Lucia Specia

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A Picture is Worth a Thousand Words: Towards Multimodal, Multilingual Context Models

In Computational Linguistics, work towards understanding or generating language has been primarily based solely on textual information. However, when we humans process a text, be it written or spoken, we also take into account cues from the context in which such a text appears, in addition to our background and common sense knowledge. This is also the case when we translate text. For example, a news article will often contain images and may also contain a short video and/or audio clip. Users of social media often post photos and videos accompanied by short textual descriptions. The additional information can help minimise ambiguities and elicit unknown words. In this talk I will introduce a recent area of research that addresses the automatic translation of texts from rich context models that incorporate multimodal information, focusing on visual cues from images. I will cover work analysing how humans perform translation in the presence/absence of visual cues and then move on to datasets and computational models -- based on deep learning -- that have been proposed for this problem. I will conclude by highlighting the opportunities and challenges that deep learning brings to this area.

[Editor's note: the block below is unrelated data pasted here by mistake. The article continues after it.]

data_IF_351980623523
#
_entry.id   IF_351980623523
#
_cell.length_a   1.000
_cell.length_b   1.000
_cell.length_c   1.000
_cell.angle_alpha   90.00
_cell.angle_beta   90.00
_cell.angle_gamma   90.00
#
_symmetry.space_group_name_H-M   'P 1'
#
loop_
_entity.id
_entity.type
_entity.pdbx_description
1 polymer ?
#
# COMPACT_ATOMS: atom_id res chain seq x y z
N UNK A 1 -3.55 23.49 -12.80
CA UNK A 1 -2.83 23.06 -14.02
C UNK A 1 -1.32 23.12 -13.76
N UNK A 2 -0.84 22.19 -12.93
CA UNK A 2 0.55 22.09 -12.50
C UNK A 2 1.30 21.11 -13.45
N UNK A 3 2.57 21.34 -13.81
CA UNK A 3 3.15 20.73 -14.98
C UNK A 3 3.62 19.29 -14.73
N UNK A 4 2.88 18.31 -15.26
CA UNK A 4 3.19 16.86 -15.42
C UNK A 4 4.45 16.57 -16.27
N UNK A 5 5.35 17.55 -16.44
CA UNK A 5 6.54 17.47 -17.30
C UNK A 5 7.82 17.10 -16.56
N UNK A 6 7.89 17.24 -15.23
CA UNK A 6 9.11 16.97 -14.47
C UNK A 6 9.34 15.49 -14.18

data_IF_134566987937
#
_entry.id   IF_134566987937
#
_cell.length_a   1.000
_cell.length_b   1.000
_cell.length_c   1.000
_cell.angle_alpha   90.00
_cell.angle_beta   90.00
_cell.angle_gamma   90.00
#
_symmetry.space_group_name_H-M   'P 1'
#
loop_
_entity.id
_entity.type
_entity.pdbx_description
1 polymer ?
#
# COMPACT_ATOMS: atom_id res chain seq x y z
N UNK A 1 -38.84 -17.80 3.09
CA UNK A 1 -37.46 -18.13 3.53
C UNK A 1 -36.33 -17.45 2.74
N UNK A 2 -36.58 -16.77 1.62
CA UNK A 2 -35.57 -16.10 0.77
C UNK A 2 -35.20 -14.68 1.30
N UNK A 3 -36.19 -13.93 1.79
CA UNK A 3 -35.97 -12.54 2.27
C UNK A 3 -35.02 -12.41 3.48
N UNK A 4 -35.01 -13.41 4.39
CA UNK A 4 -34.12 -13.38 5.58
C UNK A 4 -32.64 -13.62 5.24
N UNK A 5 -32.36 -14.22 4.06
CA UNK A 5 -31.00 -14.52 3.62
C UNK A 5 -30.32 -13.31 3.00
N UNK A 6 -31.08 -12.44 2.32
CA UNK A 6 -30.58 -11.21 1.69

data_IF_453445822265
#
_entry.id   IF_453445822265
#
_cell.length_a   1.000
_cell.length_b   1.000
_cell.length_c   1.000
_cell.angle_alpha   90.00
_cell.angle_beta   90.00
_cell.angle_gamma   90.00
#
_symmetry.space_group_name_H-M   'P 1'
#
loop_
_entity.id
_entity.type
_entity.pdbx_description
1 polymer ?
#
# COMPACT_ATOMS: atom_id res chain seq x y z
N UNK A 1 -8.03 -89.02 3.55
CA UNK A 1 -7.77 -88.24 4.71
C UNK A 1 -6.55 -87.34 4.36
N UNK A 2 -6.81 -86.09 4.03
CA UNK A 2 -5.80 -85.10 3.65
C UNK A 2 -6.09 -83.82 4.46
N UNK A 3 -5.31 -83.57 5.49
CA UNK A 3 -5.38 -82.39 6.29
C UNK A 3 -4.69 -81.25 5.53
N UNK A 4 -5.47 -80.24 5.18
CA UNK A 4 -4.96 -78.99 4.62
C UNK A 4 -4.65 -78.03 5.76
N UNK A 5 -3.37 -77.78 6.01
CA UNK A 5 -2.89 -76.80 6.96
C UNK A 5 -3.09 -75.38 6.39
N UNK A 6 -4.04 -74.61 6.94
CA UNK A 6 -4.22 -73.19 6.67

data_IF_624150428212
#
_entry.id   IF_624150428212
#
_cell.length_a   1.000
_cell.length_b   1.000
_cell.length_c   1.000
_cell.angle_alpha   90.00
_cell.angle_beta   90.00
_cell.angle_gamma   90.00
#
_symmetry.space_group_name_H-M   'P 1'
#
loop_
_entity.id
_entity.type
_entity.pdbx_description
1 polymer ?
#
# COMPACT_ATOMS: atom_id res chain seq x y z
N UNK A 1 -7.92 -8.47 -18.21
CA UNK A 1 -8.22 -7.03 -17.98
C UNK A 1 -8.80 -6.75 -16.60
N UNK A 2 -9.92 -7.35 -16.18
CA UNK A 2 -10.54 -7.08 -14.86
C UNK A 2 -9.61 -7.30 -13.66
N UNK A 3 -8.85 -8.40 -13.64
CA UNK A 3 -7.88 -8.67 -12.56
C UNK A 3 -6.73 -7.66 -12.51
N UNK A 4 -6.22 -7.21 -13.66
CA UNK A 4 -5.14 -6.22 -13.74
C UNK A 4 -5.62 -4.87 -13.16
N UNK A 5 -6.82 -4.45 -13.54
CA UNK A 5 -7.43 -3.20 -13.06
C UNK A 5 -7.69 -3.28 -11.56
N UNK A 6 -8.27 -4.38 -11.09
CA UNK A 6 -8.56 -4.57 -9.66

Dr. Lucia Specia is Professor of Natural Language Processing at Imperial College London (since 2018) and the University of Sheffield (since 2012). Her research focuses on various aspects of data-driven approaches to language processing, with a particular interest in multimodal and multilingual context models and work at the intersection of language and vision. Her work has been applied to various tasks such as machine translation, image captioning, quality estimation and text adaptation. She is the recipient of the MultiMT ERC Starting Grant on Multimodal Machine Translation (2016-2021) and is currently involved in other funded research projects on machine translation (H2020 Bergamot, APE-QUEST), multilingual video captioning (British Council MMVC) and text adaptation (H2020 SIMPATICO). She was previously involved in 10+ funded research projects and has completed the supervision of 11 PhD students. In the past she worked as Senior Lecturer at the University of Wolverhampton, UK (2010-2011), and research engineer at the Xerox Research Centre, France (2008-2009). She received a PhD in Computer Science from the University of São Paulo, Brazil, in 2008. She has published 150+ research papers in peer-reviewed journals and conference proceedings.

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